Δ is only liable for unintentional injury if Δ was either at fault or failed to exercise ordinary care. If Π was not using ordinary care, Δ can not be liable.
§ Δ took a stick about 4 feet long and, while beating the dogs in order to separate them, accidentally struck Π in the eye.
§ contributory negligence is often a complete bar to recovery
§ the burden of proving lack of Δ’s due care is on Π if it was a necessary act
§ if it was an unnecessary act, the burden of proving Δ’s due care is on Δ

Adams v Bullock
Court of Appeals of New York, 1919
Δ is not liable because Δ took all reasonable precautions.
§ Π swung the wire into the trolley wire and was shocked and burned
§ This is the first time this kind of accident has ever occurred
§ No additional evidence that Δ didn’t take reasonable precautions – only an extraordinary event could cause someone to come in contact with the wires and Δ couldn’t have predicted where on the wires contact might happen
§ ‘in lawful exercise of its franchise’ by using overhead wires – can’t be negligent for using that system.
§ Needs to use ordinary care, not extraordinary

United States v Carroll Towing Co.
United States Court of Appeals, Second Circuit, 1947
An owner is responsible for taking precautions if the burden of those precautions is less than the probability of an accident times the resulting damage.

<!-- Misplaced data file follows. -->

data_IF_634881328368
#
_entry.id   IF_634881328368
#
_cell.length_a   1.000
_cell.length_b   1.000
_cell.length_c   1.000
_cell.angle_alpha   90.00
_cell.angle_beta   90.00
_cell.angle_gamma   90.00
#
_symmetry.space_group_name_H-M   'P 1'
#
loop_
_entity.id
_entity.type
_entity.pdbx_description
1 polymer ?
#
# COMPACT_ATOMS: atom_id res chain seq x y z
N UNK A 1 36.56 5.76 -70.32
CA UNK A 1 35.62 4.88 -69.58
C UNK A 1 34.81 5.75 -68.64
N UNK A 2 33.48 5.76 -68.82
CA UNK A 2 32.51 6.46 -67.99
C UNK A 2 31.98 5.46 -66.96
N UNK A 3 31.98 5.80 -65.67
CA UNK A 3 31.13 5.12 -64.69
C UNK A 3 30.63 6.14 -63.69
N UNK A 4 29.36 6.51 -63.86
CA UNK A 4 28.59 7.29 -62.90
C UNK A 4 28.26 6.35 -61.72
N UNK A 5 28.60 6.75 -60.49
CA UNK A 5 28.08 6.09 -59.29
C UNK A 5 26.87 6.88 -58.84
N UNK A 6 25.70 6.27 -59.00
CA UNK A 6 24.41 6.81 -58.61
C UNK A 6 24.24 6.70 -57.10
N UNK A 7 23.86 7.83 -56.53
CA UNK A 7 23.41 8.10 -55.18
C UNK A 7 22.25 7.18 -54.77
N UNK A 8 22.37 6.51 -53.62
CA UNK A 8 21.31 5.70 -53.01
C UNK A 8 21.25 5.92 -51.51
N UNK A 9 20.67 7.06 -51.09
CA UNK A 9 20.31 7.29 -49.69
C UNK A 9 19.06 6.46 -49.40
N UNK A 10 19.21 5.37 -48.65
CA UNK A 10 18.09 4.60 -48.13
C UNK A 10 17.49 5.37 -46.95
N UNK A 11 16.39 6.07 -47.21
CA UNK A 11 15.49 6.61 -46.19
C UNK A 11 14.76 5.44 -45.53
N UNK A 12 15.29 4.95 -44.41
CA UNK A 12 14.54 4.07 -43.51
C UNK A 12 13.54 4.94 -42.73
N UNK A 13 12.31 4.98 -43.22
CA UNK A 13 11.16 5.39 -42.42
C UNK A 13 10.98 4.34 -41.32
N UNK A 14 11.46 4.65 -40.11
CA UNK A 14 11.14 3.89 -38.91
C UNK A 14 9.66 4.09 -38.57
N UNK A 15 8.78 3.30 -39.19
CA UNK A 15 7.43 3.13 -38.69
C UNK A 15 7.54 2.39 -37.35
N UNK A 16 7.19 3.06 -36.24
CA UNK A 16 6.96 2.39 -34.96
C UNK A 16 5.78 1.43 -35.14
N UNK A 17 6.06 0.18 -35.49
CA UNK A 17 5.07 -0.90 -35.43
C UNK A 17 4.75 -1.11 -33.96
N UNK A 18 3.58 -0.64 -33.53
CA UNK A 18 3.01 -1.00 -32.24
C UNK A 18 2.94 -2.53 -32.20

§ The Anna C. broke loose, rammed against a tanker whose propeller made a hole near the bottom of the Anna C The bargee was absent from the Anna C.; if the bargee had been aboard, other boats could have kept the Anna C. afloat
§ Burden<(probability)injury – compared to if there were no precautions – would still be some accidents
§ The probability of the incident (breaking away)
§ The level of resulting injury
§ The ‘burden of adequate precautions’ – what does it cost for the owner to achieve the next level of safety

§ What are the upsides and downsides to using an equation? Could be used to put a cost on human life or injury
§ We don’t want to force people to spend an extraordinary amount of money where it isn’t justified.
§ Can still impose liability even if they spend exactly the right amount on safety – may still force them to pay for the damages.
§ A framework, a tool for thinking about the allocation of responsibility

Reasonable Person
§ Do we care if they did something carelessly or thought about doing something careless?
§ Do we look at the qualities of the individual him/herself or more generically at ‘reasonableness’?

Bethel v New York City Transit Authority
Court of Appeals of New York, 1998
Utmost care should not apply anymore; common carriers should be subject to a traditional negligence standard of reasonable care.
§ Π was hurt when the wheelchair accessible seat on Δ’s bus collapsed under him
§ Negligence ‘presupposes some uniform standard of behavior’ – asks what a reasonable person would do. Takes into account the actual situation and associated level of risk – has some flexibility. It is contextual.
§ Utmost care was used for carriers as steam railroads were being developed – there were only primitive safety features that resulted in a lot of accidents
§ In modern times, however, ‘public conveyances have become at least as safe as private travel’